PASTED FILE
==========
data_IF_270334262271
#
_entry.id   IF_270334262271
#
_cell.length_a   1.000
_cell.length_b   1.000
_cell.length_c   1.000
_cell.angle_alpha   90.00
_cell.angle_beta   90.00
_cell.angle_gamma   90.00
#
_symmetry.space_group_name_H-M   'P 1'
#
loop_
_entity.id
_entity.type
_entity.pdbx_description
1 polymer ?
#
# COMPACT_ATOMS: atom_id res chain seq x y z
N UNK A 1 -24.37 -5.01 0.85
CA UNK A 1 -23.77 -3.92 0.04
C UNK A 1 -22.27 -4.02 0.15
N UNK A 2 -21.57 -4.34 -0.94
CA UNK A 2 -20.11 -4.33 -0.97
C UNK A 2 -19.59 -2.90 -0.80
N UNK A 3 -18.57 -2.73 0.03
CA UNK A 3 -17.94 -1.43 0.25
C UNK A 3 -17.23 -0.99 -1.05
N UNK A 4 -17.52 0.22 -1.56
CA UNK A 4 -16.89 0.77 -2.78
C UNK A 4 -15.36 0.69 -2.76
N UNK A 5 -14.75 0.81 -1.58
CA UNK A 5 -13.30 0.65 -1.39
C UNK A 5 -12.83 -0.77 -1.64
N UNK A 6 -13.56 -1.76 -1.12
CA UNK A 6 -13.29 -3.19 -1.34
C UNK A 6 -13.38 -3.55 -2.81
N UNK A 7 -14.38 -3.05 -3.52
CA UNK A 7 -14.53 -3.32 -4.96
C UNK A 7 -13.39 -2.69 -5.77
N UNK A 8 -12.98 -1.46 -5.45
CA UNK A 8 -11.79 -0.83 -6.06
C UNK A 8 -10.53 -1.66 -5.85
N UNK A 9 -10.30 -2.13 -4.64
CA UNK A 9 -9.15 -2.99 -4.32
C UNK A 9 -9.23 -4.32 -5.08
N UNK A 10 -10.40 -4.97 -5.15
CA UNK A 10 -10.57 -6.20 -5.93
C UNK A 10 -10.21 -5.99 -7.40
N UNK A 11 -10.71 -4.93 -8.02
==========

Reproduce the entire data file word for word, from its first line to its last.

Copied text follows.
data_IF_270334262271
#
_entry.id   IF_270334262271
#
_cell.length_a   1.000
_cell.length_b   1.000
_cell.length_c   1.000
_cell.angle_alpha   90.00
_cell.angle_beta   90.00
_cell.angle_gamma   90.00
#
_symmetry.space_group_name_H-M   'P 1'
#
loop_
_entity.id
_entity.type
_entity.pdbx_description
1 polymer ?
#
# COMPACT_ATOMS: atom_id res chain seq x y z
N UNK A 1 -24.37 -5.01 0.85
CA UNK A 1 -23.77 -3.92 0.04
C UNK A 1 -22.27 -4.02 0.15
N UNK A 2 -21.57 -4.34 -0.94
CA UNK A 2 -20.11 -4.33 -0.97
C UNK A 2 -19.59 -2.90 -0.80
N UNK A 3 -18.57 -2.73 0.03
CA UNK A 3 -17.94 -1.43 0.25
C UNK A 3 -17.23 -0.99 -1.05
N UNK A 4 -17.52 0.22 -1.56
CA UNK A 4 -16.89 0.77 -2.78
C UNK A 4 -15.36 0.69 -2.76
N UNK A 5 -14.75 0.81 -1.58
CA UNK A 5 -13.30 0.65 -1.39
C UNK A 5 -12.83 -0.77 -1.64
N UNK A 6 -13.56 -1.76 -1.12
CA UNK A 6 -13.29 -3.19 -1.34
C UNK A 6 -13.38 -3.55 -2.81
N UNK A 7 -14.38 -3.05 -3.52
CA UNK A 7 -14.53 -3.32 -4.96
C UNK A 7 -13.39 -2.69 -5.77
N UNK A 8 -12.98 -1.46 -5.45
CA UNK A 8 -11.79 -0.83 -6.06
C UNK A 8 -10.53 -1.66 -5.85
N UNK A 9 -10.30 -2.13 -4.64
CA UNK A 9 -9.15 -2.99 -4.32
C UNK A 9 -9.23 -4.32 -5.08
N UNK A 10 -10.40 -4.97 -5.15
CA UNK A 10 -10.57 -6.20 -5.93
C UNK A 10 -10.21 -5.99 -7.40
N UNK A 11 -10.71 -4.93 -8.02